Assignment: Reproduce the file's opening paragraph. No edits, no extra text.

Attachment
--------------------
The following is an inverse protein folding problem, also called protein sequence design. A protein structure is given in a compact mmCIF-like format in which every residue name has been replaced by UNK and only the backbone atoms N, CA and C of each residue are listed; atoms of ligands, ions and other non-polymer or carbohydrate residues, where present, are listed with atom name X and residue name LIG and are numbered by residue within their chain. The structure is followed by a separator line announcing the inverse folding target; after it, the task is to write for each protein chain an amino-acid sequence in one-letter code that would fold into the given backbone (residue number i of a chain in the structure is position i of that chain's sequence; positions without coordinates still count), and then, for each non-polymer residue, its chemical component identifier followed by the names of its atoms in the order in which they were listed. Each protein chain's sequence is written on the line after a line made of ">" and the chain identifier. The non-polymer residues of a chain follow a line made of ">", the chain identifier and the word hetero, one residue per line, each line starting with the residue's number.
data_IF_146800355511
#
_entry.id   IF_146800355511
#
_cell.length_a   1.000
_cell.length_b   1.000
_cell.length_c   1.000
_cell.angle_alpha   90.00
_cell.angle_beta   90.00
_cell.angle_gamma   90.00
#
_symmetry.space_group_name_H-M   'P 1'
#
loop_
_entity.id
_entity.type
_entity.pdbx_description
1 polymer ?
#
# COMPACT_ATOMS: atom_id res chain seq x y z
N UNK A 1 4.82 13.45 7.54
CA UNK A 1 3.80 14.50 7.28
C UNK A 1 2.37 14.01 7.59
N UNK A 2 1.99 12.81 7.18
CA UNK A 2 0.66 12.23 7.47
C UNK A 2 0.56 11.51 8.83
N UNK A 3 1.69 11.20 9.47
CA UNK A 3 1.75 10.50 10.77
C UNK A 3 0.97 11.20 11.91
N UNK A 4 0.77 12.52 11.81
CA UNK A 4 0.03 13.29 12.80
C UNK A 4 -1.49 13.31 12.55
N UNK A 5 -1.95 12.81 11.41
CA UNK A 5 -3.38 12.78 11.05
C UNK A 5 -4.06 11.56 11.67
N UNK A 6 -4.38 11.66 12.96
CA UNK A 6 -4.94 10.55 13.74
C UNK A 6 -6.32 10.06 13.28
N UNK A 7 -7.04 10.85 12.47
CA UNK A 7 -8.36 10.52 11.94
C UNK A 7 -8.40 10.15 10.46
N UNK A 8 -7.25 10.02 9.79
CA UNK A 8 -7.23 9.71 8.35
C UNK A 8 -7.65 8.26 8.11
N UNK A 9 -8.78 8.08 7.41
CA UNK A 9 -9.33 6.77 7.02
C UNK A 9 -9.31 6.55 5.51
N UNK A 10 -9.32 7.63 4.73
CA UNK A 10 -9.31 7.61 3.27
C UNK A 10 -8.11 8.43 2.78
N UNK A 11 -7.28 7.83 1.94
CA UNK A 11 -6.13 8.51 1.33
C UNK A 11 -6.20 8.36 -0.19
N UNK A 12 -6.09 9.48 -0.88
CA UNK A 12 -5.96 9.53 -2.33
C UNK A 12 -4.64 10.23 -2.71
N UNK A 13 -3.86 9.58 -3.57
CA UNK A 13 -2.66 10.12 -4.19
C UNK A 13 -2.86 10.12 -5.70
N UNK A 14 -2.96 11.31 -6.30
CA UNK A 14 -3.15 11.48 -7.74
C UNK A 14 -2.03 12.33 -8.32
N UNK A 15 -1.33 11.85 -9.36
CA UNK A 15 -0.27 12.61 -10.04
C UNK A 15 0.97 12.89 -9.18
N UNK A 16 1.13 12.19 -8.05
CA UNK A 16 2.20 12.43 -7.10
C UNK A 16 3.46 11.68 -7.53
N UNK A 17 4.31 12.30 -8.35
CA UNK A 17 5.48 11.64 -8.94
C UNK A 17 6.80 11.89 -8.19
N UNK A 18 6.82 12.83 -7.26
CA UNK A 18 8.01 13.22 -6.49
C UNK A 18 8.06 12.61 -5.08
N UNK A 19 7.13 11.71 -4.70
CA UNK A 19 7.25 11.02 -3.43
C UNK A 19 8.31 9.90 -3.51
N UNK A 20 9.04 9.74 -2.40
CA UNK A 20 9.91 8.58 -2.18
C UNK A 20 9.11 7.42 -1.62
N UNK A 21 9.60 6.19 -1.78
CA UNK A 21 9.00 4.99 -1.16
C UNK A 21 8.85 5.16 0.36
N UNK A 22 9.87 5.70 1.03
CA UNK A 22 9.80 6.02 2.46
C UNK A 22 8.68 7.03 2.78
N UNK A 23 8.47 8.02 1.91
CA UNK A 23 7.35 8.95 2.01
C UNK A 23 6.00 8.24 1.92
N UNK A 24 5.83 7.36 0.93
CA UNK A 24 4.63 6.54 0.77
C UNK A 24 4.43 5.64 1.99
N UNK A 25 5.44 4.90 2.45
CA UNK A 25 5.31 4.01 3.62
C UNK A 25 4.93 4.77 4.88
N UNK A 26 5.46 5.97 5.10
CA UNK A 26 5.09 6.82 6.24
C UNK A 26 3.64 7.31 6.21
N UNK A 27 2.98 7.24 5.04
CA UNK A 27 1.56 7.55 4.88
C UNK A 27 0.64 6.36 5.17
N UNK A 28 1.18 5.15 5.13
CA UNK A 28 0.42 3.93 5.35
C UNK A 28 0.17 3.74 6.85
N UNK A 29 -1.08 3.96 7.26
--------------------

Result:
The following is an inverse protein folding problem, also called protein sequence design. A protein structure is given in a compact mmCIF-like format in which every residue name has been replaced by UNK and only the backbone atoms N, CA and C of each residue are listed; atoms of ligands, ions and other non-polymer or carbohydrate residues, where present, are listed with atom name X and residue name LIG and are numbered by residue within their chain. The structure is followed by a separator line announcing the inverse folding target; after it, the task is to write for each protein chain an amino-acid sequence in one-letter code that would fold into the given backbone (residue number i of a chain in the structure is position i of that chain's sequence; positions without coordinates still count), and then, for each non-polymer residue, its chemical component identifier followed by the names of its atoms in the order in which they were listed. Each protein chain's sequence is written on the line after a line made of ">" and the chain identifier. The non-polymer residues of a chain follow a line made of ">", the chain identifier and the word hetero, one residue per line, each line starting with the residue's number.